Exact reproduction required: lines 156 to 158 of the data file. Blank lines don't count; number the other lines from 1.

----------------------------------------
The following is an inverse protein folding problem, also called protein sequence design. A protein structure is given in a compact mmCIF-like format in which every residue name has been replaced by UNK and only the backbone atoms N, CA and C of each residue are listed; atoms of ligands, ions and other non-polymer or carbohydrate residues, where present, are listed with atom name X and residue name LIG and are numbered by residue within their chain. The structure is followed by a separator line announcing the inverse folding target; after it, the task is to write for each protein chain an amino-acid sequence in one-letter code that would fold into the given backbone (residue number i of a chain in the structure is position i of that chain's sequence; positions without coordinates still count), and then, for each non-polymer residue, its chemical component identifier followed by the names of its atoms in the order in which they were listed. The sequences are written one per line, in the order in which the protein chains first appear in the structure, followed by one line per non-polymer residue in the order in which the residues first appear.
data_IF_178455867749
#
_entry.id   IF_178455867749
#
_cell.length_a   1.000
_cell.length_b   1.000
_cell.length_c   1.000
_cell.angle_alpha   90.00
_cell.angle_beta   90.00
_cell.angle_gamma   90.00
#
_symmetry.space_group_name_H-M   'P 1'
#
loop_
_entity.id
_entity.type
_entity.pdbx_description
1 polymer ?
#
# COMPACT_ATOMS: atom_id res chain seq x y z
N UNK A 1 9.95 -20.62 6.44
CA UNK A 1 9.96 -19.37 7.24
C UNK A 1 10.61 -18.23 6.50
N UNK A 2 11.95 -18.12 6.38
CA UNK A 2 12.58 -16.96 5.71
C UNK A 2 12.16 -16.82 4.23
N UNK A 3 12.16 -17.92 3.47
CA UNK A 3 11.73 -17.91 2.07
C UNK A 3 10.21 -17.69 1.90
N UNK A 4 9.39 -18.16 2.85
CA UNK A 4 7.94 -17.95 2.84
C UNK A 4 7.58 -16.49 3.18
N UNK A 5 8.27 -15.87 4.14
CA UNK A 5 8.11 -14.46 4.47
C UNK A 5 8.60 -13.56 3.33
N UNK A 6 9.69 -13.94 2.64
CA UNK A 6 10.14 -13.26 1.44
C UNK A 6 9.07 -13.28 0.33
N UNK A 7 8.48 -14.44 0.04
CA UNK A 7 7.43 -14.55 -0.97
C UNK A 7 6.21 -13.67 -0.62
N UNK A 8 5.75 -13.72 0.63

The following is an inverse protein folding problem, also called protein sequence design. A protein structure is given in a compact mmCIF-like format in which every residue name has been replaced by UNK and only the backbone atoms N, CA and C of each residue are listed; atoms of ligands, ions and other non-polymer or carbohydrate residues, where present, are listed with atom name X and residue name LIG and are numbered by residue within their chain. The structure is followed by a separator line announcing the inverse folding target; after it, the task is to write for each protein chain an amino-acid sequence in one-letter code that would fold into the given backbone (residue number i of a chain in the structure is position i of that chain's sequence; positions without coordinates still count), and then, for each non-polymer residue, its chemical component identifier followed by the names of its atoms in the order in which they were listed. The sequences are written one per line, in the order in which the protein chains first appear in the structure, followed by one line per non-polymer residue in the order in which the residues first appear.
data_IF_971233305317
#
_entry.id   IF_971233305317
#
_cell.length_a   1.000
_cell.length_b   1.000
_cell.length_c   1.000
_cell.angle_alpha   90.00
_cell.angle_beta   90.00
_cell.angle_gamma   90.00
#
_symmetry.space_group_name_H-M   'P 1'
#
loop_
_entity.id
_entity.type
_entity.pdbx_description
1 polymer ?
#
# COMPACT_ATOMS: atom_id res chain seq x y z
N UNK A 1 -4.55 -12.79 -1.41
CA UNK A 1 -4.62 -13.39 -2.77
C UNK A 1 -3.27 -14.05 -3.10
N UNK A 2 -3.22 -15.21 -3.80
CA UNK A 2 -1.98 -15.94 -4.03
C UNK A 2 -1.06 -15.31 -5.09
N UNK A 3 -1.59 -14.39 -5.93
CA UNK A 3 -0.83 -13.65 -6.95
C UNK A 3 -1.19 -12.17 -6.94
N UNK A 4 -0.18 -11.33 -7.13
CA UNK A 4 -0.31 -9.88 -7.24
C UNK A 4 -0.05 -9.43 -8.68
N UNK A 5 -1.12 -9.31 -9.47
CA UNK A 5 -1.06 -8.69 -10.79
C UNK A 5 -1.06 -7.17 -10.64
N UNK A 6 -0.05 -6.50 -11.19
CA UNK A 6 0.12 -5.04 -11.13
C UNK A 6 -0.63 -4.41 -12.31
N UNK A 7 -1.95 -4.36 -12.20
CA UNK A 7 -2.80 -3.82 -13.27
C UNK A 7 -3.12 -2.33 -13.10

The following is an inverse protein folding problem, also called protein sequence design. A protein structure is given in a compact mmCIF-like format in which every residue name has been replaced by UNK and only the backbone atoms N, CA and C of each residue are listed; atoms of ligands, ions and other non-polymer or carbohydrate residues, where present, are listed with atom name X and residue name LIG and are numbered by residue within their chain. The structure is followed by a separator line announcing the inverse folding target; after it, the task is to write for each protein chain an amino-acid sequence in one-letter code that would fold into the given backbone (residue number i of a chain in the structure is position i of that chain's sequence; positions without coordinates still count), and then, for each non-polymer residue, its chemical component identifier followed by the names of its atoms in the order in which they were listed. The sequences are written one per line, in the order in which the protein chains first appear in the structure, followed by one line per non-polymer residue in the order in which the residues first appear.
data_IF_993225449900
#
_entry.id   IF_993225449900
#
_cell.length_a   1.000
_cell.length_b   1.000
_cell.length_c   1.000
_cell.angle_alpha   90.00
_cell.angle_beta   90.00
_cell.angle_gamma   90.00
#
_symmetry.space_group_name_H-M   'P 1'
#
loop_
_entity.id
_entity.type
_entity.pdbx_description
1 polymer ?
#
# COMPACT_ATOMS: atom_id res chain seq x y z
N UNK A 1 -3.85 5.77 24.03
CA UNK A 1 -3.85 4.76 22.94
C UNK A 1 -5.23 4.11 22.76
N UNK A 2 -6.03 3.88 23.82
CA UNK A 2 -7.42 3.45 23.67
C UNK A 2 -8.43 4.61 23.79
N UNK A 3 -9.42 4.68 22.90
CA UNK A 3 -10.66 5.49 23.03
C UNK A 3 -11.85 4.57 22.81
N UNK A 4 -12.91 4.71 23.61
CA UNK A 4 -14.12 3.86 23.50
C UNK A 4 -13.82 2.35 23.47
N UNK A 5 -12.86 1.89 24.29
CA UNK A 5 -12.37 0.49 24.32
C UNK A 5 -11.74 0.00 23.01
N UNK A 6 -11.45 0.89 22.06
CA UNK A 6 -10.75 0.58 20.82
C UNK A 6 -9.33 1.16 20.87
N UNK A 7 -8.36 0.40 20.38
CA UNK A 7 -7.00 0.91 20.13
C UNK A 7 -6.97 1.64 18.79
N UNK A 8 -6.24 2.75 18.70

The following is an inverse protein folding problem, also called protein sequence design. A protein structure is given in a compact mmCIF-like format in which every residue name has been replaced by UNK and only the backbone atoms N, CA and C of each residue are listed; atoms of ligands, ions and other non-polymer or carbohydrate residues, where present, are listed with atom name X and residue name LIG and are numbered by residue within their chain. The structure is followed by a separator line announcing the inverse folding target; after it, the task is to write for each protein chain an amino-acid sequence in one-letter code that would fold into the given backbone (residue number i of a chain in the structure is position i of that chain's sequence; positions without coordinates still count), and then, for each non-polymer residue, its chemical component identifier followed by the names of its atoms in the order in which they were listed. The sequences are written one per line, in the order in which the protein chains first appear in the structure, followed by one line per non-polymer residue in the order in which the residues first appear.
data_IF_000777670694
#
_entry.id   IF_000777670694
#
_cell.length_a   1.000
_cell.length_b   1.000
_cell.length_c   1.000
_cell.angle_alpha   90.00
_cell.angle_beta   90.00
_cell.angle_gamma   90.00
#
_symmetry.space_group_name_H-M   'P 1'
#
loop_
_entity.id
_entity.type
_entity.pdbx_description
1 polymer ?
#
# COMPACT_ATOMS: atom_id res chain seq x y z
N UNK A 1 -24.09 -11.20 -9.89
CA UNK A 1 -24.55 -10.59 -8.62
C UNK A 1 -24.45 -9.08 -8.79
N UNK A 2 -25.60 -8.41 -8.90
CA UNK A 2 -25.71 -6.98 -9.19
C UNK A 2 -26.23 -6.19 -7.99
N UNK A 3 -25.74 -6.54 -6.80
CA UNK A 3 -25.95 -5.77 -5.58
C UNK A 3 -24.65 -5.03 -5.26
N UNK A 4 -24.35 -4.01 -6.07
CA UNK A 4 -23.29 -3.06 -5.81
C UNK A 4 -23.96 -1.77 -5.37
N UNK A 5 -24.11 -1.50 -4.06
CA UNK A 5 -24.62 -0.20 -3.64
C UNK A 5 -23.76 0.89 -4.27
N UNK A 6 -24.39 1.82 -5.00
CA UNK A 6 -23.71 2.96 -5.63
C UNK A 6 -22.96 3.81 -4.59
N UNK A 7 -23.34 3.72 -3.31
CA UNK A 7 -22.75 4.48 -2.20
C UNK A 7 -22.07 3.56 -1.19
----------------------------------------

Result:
N UNK A 3 -25.74 -6.54 -6.80
CA UNK A 3 -25.95 -5.77 -5.58
C UNK A 3 -24.65 -5.03 -5.26